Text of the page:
Yoon Suk Yeol Eager to Strengthen Ties with Japan, G7

Ryohei Moriya / Yomiuri Shimbun Photographer
South Korean President Yoon Suk Yeol speaks during an interview with The Yomiuri Shimbun in Seoul on Tuesday.

SEOUL — South Korean President Yoon Suk Yeol has expressed his desire to resume periodic reciprocal visits between Japanese and South Korean leaders, in an exclusive interview with The Yomiuri Shimbun.

Such visits have been halted for years amid strained bilateral relations.

Yoon said Tuesday that Japan and South Korea, as well as the Group of Seven industrialized nations, share universal values such as the rule of law, and should strengthen their solidarity.

He recalled seeing the leaders of European Union members “talking frankly like friends” when he attended the U.N. General Assembly and Group of 20 summit meetings. “They seemed to be communicating frequently and meeting immediately to resolve issues as they come up,” Yoon said.

“Seoul and Tokyo are only two hours apart. It would be good to meet as soon as possible to resolve concerns, clear up misunderstandings and discuss ways to cooperate, but why haven’t the leaders of South Korea and Japan done this?” he asked. “My cabinet ministers and I intend to strengthen a little more our diplomacy of mutual visits with Japan and try to meet more often.”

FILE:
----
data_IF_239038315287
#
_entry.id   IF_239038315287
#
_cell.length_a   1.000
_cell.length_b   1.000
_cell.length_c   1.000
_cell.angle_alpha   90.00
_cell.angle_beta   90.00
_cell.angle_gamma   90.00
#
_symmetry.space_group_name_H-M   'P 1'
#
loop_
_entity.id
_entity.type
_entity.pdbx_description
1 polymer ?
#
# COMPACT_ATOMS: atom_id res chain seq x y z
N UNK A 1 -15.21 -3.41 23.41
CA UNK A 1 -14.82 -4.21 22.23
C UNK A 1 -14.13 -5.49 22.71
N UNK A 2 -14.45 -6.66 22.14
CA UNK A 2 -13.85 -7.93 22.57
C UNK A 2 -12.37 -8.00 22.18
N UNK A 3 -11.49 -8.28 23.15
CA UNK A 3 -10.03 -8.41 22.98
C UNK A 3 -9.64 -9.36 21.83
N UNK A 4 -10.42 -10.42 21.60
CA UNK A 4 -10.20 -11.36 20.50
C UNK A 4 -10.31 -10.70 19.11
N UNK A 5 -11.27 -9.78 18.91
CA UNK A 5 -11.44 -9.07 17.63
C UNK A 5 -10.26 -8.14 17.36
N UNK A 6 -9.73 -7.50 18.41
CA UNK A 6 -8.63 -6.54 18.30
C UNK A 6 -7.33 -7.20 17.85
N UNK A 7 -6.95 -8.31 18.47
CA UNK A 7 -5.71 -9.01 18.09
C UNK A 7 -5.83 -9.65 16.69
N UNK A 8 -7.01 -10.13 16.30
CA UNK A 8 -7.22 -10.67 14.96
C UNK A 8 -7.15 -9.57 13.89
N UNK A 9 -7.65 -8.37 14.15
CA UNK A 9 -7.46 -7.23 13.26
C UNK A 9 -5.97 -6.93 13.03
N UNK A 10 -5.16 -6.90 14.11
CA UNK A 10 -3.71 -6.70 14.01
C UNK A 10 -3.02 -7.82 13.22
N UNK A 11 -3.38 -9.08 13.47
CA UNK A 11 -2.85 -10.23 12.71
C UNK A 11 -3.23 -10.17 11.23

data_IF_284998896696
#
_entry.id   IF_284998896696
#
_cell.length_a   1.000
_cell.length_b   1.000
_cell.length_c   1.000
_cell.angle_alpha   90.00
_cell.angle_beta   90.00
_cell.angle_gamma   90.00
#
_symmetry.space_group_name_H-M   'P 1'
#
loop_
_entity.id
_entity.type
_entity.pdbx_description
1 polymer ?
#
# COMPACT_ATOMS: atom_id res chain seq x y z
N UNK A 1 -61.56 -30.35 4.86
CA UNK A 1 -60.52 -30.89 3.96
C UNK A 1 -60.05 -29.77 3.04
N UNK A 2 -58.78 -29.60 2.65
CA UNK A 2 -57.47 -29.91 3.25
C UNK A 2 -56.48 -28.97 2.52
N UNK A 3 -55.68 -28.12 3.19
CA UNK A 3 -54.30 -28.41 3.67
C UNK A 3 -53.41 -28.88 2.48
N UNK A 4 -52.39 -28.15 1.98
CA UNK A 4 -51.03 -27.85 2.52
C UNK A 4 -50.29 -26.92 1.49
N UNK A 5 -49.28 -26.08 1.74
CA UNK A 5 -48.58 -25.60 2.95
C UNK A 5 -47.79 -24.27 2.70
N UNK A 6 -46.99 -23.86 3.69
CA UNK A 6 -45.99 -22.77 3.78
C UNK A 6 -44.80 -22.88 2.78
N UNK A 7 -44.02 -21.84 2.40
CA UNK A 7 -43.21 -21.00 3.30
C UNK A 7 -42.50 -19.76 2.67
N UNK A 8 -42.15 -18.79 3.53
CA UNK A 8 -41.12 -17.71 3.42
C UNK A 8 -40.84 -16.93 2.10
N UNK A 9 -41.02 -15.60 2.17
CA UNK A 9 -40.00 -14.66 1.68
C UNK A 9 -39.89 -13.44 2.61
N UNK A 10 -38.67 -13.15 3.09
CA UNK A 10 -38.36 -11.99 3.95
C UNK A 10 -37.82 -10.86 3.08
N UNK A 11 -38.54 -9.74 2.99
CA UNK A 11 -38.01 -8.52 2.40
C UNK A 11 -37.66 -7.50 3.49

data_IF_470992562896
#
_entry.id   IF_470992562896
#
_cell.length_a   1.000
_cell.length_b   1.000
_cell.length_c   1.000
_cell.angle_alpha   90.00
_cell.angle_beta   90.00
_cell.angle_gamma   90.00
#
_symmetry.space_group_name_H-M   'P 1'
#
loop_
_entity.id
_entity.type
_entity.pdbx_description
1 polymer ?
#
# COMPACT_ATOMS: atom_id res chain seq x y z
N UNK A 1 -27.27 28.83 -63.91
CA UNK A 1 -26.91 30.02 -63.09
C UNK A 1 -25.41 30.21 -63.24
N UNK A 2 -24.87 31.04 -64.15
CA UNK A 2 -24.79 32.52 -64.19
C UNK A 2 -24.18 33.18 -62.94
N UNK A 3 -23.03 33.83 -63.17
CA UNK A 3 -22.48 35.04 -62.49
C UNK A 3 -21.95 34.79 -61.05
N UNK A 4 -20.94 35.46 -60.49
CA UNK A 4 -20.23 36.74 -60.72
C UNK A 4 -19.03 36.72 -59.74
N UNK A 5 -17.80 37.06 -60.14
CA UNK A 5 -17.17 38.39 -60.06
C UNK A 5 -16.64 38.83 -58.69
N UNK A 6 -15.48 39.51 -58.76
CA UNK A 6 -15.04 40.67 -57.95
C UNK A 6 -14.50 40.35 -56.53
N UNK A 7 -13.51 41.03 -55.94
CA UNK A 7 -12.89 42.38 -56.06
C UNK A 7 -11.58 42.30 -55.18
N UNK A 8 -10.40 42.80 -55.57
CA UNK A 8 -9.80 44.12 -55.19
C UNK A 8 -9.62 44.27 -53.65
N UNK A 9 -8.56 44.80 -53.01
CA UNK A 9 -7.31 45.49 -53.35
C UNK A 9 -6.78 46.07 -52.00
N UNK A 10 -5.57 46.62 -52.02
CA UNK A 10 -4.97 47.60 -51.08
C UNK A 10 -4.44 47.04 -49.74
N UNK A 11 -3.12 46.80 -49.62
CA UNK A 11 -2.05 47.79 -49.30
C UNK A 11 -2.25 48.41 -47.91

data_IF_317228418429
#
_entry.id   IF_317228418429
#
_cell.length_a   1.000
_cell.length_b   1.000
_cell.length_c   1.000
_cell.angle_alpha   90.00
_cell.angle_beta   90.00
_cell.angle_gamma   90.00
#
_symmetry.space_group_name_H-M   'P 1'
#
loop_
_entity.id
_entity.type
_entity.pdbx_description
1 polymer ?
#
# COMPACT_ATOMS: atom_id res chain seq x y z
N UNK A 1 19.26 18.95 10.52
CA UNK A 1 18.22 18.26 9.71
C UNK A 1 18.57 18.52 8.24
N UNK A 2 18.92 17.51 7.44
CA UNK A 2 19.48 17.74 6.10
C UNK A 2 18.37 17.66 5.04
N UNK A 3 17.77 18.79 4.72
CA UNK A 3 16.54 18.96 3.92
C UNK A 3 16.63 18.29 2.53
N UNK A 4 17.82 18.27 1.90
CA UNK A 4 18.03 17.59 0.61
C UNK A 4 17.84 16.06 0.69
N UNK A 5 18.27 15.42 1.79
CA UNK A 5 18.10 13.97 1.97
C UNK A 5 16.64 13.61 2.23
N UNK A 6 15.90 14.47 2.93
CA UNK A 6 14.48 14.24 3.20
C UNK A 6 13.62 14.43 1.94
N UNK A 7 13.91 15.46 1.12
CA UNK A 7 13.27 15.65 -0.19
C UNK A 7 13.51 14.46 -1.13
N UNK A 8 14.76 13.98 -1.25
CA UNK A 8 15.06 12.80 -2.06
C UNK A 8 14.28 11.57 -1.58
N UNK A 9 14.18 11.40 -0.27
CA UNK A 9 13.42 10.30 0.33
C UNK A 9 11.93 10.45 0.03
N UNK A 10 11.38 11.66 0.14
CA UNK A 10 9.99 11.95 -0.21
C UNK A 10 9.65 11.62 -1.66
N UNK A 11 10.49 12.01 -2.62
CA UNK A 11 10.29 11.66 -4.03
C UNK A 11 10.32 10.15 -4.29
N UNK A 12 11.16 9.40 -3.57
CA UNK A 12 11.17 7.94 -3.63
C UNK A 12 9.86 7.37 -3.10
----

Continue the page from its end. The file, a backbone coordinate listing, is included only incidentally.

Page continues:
“Japan and South Korea have various cooperative relations with countries around the world,” Yoon said. He expressed his desire to contribute to the international community by “returning the bilateral relationship to the good days of the past.”

Regarding the G7 summit to be held in Hiroshima in May, the president said, “Our systems are similar and we can trust each other, and we can anticipate” how we’ll respond to things.

“Both Korea and Japan, as well as the G7 nations, have freedom, solidarity, human rights and the rule of law as the fundamental order of their countries,” Yoon said about the possibility of being invited to the summit by the Japanese government. “Nations that share such universal values can stand in stronger solidarity with each other in the international community.”

A trilateral summit among the leaders of Japan, China and South Korea has not been held for the past three years.

“Communications among the leaders can play an extremely important role in regional stability, as well as for global peace and prosperity. It’s desirable to promote” such a summit,” Yoon said.

A trilateral summit is expected to be held in South Korea this year according to a rotating schedule, which could be an opportunity for Prime Minister Fumio Kishida to visit South Korea.

Related stories